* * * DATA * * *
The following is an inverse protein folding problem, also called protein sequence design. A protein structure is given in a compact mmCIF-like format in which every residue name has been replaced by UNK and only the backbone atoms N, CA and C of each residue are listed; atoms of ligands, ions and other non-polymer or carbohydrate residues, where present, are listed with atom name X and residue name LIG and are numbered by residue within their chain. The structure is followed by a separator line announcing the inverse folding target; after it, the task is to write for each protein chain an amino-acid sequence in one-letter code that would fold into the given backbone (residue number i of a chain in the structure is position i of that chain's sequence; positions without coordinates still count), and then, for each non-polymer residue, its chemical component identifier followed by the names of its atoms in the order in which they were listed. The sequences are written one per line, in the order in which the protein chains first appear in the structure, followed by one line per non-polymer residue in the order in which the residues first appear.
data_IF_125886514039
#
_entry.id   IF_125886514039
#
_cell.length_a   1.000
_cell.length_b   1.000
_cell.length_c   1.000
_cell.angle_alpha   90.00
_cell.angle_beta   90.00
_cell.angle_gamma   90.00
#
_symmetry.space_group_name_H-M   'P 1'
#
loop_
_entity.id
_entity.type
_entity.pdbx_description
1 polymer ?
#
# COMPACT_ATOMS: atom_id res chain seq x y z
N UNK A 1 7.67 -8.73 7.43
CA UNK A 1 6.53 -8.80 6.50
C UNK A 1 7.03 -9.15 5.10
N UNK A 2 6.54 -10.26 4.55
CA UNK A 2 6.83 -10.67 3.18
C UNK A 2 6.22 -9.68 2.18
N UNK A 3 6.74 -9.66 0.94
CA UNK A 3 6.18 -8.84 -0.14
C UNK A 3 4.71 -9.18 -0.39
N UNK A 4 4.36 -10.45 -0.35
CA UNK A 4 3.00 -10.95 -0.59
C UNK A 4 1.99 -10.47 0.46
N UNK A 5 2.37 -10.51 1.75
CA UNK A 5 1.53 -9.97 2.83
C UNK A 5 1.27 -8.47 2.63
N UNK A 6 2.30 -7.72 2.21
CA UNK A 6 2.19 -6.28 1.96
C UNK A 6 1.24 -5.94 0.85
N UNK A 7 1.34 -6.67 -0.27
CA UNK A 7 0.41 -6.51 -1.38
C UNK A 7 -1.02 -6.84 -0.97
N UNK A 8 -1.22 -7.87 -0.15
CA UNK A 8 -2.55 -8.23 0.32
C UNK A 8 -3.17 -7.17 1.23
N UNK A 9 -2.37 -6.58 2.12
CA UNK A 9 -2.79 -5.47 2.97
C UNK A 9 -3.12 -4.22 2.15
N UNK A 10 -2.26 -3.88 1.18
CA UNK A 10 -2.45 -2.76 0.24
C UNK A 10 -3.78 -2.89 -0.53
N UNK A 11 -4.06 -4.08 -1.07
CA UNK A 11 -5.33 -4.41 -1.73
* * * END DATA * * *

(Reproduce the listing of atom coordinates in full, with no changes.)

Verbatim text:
The following is an inverse protein folding problem, also called protein sequence design. A protein structure is given in a compact mmCIF-like format in which every residue name has been replaced by UNK and only the backbone atoms N, CA and C of each residue are listed; atoms of ligands, ions and other non-polymer or carbohydrate residues, where present, are listed with atom name X and residue name LIG and are numbered by residue within their chain. The structure is followed by a separator line announcing the inverse folding target; after it, the task is to write for each protein chain an amino-acid sequence in one-letter code that would fold into the given backbone (residue number i of a chain in the structure is position i of that chain's sequence; positions without coordinates still count), and then, for each non-polymer residue, its chemical component identifier followed by the names of its atoms in the order in which they were listed. The sequences are written one per line, in the order in which the protein chains first appear in the structure, followed by one line per non-polymer residue in the order in which the residues first appear.
data_IF_125886514039
#
_entry.id   IF_125886514039
#
_cell.length_a   1.000
_cell.length_b   1.000
_cell.length_c   1.000
_cell.angle_alpha   90.00
_cell.angle_beta   90.00
_cell.angle_gamma   90.00
#
_symmetry.space_group_name_H-M   'P 1'
#
loop_
_entity.id
_entity.type
_entity.pdbx_description
1 polymer ?
#
# COMPACT_ATOMS: atom_id res chain seq x y z
N UNK A 1 7.67 -8.73 7.43
CA UNK A 1 6.53 -8.80 6.50
C UNK A 1 7.03 -9.15 5.10
N UNK A 2 6.54 -10.26 4.55
CA UNK A 2 6.83 -10.67 3.18
C UNK A 2 6.22 -9.68 2.18
N UNK A 3 6.74 -9.66 0.94
CA UNK A 3 6.18 -8.84 -0.14
C UNK A 3 4.71 -9.18 -0.39
N UNK A 4 4.36 -10.45 -0.35
CA UNK A 4 3.00 -10.95 -0.59
C UNK A 4 1.99 -10.47 0.46
N UNK A 5 2.37 -10.51 1.75
CA UNK A 5 1.53 -9.97 2.83
C UNK A 5 1.27 -8.47 2.63
N UNK A 6 2.30 -7.72 2.21
CA UNK A 6 2.19 -6.28 1.96
C UNK A 6 1.24 -5.94 0.85
N UNK A 7 1.34 -6.67 -0.27
CA UNK A 7 0.41 -6.51 -1.38
C UNK A 7 -1.02 -6.84 -0.97
N UNK A 8 -1.22 -7.87 -0.15
CA UNK A 8 -2.55 -8.23 0.32
C UNK A 8 -3.17 -7.17 1.23
N UNK A 9 -2.37 -6.58 2.12
CA UNK A 9 -2.79 -5.47 2.97
C UNK A 9 -3.12 -4.22 2.15
N UNK A 10 -2.26 -3.88 1.18
CA UNK A 10 -2.45 -2.76 0.24
C UNK A 10 -3.78 -2.89 -0.53
N UNK A 11 -4.06 -4.08 -1.07
CA UNK A 11 -5.33 -4.41 -1.73